Note: An excellent resource for tracking abuses of the sort mentioned in this report is the website of Business & Human Rights Resource Centre.

Volkswagen Test Drives New American Worker

It took 20 years but Volkswagen is finally going to try making cars in the United States again. Today the German automaker announced plans to invest $1 billion on a production facility in Chattanooga, Tennessee that will turn out vehicles for the North American market. The move is seen as the only way the company can, given the strong euro, hope to increase its meager U.S. market share.

The initial coverage of the announcement I saw did not mention the circumstances under which VW abandoned its previous U.S. manufacturing initiative. In April 1978 the company opened an assembly plant in Pennsylvania to produce its Rabbit model. A few months later, the workers, represented by a newly formed local of the United Auto Workers, shocked the company—as well as their parent union—by staging a wildcat strike to protest the fact that they were being paid less than their counterparts at the plants owned by the Big Three. Stopping production of the Rabbit, the workers chanted “No Money, No Bunny.”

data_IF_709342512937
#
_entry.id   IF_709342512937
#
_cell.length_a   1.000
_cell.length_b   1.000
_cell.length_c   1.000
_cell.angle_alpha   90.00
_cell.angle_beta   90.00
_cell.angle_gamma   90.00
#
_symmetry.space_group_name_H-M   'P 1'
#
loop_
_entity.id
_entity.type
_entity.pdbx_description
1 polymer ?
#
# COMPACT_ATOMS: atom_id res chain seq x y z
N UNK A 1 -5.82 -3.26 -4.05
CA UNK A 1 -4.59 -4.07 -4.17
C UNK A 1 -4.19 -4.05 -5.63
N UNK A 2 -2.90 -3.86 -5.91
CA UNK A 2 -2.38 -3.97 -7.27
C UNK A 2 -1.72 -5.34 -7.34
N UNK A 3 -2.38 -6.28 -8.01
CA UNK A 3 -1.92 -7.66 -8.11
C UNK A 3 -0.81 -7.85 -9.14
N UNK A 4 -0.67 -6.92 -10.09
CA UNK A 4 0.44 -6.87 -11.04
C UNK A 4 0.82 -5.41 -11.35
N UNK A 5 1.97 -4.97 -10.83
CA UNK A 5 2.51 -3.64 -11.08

The workers eventually returned to work, but labor relations at the plant remained tense as the UAW, compelled by members of the local, pressured the company to narrow the wage gap. VW was also confronted with a lawsuit charging that it discriminated against black employees. Finally, in 1988, VW gave up and closed the plant.